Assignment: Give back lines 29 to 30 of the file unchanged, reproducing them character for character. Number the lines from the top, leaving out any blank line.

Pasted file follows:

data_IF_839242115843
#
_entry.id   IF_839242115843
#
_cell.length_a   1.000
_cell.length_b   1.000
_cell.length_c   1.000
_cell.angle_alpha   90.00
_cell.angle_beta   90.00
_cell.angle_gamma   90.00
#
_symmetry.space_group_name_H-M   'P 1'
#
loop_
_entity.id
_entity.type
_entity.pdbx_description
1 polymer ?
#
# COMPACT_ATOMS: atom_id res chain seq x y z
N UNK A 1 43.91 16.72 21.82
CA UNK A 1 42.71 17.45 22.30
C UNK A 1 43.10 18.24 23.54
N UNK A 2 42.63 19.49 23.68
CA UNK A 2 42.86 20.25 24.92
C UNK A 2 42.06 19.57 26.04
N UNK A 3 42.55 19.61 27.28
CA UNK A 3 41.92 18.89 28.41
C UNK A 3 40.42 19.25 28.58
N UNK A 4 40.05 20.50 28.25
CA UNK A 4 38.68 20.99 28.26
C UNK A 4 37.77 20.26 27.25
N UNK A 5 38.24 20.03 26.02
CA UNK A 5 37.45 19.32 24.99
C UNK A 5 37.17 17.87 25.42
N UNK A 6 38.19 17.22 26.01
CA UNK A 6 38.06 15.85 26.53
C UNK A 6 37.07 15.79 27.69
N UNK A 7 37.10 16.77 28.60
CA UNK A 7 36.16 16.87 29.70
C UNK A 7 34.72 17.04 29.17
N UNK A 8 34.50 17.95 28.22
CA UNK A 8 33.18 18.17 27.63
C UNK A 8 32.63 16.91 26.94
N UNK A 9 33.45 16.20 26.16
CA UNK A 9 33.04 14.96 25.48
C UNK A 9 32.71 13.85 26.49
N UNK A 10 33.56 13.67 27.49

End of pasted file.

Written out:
C UNK A 3 40.42 19.25 28.58
N UNK A 4 40.05 20.50 28.25